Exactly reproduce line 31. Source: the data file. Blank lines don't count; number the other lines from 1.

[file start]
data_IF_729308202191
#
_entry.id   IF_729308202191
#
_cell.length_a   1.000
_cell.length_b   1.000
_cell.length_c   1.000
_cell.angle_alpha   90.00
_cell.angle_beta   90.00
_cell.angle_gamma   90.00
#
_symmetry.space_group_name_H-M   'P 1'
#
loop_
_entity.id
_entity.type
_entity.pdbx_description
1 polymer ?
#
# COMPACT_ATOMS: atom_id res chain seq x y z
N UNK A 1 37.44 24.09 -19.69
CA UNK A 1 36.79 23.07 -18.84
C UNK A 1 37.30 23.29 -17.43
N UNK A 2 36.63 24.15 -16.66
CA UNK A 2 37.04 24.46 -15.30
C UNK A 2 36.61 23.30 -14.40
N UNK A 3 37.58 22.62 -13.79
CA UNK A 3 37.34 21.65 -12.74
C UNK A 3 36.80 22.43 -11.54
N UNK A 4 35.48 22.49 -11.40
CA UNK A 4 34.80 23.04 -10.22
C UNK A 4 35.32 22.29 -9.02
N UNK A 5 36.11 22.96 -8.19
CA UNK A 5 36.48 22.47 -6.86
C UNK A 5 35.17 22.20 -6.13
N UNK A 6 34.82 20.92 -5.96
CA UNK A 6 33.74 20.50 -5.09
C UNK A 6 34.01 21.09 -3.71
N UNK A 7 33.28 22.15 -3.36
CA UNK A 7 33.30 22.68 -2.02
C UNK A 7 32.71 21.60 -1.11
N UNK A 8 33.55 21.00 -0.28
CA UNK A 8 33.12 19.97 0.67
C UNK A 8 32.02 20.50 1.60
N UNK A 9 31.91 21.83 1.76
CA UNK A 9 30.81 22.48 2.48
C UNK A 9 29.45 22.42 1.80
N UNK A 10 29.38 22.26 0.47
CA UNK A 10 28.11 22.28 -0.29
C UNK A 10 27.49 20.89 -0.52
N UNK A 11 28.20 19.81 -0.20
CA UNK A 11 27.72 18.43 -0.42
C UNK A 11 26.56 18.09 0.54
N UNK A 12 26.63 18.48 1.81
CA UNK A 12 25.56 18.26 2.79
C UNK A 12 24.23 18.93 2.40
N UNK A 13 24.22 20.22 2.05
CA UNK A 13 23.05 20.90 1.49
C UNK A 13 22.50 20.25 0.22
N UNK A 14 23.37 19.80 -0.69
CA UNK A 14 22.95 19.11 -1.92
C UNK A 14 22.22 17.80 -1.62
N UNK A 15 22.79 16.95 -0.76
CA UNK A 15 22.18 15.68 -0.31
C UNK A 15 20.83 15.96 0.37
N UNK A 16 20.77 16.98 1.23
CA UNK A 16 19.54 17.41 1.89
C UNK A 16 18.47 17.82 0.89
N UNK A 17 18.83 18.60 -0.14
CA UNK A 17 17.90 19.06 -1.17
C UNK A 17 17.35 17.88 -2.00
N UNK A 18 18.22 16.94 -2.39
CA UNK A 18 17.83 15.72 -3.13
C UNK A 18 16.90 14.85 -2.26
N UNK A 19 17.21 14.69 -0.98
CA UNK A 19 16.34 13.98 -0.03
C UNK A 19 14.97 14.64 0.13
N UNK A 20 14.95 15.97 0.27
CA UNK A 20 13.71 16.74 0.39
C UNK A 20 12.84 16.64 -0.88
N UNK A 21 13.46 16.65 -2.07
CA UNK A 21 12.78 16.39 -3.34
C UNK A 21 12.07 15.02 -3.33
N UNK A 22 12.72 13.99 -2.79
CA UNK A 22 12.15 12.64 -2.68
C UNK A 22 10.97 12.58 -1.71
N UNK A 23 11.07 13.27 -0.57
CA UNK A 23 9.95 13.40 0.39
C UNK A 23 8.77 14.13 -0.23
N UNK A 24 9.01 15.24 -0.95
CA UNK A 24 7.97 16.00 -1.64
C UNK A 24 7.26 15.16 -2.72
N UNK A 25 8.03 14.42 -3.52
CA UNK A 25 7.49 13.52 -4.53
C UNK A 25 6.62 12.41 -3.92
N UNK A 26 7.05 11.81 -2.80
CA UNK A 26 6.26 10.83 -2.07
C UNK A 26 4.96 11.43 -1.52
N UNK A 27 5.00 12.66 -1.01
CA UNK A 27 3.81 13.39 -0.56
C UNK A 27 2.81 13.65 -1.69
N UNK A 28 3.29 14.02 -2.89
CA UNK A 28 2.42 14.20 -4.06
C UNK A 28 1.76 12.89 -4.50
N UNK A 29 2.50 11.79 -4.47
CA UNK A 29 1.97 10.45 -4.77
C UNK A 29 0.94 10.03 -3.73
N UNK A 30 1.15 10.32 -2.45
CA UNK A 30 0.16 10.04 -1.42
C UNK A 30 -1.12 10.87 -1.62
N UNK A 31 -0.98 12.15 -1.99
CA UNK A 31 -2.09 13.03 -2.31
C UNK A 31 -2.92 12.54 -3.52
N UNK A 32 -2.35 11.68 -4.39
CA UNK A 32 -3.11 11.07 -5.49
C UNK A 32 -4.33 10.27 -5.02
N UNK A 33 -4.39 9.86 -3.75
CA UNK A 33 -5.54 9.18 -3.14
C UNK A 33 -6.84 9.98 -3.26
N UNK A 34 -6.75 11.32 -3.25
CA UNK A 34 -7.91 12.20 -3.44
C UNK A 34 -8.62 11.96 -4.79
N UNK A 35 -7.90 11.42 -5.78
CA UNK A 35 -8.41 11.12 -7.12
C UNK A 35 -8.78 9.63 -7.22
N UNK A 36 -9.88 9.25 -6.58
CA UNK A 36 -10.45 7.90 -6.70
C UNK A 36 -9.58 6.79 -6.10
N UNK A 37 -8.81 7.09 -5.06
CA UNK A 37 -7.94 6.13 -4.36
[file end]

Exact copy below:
CA UNK A 4 34.80 23.04 -10.22